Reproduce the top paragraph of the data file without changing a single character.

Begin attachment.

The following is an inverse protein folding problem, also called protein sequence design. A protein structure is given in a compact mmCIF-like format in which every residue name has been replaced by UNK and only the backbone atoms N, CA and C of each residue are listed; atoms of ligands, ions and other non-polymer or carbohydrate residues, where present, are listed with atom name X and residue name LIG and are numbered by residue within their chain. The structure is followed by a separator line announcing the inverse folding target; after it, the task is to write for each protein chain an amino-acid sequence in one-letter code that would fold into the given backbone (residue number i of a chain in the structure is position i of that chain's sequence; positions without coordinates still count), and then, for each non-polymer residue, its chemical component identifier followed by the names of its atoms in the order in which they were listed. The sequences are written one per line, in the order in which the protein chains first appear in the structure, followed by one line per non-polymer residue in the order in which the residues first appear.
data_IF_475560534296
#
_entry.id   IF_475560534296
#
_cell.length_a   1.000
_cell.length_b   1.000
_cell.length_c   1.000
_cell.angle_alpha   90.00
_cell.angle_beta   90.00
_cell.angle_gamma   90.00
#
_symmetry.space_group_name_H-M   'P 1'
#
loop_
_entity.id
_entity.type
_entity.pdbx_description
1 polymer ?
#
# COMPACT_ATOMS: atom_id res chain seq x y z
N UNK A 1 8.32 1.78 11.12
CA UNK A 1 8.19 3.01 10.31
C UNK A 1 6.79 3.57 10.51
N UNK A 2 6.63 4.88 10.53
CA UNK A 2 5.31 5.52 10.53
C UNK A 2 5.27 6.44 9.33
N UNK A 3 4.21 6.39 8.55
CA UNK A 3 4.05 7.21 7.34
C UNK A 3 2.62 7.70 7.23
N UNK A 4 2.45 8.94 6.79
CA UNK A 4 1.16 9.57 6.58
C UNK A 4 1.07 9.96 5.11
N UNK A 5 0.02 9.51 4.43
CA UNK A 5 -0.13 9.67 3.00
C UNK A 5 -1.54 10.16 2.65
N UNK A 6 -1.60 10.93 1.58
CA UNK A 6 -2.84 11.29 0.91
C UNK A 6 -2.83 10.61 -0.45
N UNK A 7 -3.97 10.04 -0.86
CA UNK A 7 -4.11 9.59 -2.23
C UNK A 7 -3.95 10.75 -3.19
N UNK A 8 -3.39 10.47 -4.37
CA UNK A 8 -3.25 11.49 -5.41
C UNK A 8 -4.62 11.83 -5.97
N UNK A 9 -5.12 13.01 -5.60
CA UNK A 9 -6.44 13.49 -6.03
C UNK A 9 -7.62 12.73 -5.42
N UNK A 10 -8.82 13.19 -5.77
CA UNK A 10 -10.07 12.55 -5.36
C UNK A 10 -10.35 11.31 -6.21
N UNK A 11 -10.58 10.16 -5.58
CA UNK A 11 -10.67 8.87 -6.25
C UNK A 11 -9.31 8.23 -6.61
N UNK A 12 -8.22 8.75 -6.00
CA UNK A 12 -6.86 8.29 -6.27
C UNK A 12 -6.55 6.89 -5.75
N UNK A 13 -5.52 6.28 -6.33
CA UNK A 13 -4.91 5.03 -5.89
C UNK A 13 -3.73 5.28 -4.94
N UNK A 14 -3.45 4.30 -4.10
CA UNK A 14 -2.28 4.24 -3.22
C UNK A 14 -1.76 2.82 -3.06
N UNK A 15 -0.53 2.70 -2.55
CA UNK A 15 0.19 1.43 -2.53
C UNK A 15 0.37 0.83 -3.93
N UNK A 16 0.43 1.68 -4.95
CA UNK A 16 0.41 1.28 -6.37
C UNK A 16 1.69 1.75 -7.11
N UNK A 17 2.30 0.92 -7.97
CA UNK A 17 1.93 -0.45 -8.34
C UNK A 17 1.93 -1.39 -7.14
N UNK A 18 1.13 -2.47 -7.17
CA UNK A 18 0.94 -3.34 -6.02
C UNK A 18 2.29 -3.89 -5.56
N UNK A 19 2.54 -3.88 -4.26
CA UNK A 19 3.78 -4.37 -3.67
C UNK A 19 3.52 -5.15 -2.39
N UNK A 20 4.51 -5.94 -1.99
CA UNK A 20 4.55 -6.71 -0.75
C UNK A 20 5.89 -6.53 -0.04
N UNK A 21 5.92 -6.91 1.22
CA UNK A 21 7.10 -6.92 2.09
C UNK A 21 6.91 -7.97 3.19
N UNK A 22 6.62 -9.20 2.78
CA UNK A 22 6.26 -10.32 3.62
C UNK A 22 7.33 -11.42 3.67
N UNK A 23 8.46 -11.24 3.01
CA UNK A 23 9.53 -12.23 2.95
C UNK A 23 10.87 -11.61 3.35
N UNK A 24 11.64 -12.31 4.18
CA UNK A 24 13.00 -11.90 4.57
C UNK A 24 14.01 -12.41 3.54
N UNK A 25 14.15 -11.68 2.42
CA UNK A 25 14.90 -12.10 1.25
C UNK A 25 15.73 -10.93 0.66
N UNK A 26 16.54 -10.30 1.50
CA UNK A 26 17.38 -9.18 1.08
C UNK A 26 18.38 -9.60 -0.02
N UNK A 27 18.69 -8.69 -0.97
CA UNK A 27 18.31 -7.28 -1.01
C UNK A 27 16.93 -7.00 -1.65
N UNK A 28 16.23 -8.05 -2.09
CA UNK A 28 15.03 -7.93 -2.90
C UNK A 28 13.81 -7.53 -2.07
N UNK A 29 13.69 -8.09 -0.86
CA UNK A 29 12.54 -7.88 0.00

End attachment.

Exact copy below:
The following is an inverse protein folding problem, also called protein sequence design. A protein structure is given in a compact mmCIF-like format in which every residue name has been replaced by UNK and only the backbone atoms N, CA and C of each residue are listed; atoms of ligands, ions and other non-polymer or carbohydrate residues, where present, are listed with atom name X and residue name LIG and are numbered by residue within their chain. The structure is followed by a separator line announcing the inverse folding target; after it, the task is to write for each protein chain an amino-acid sequence in one-letter code that would fold into the given backbone (residue number i of a chain in the structure is position i of that chain's sequence; positions without coordinates still count), and then, for each non-polymer residue, its chemical component identifier followed by the names of its atoms in the order in which they were listed. The sequences are written one per line, in the order in which the protein chains first appear in the structure, followed by one line per non-polymer residue in the order in which the residues first appear.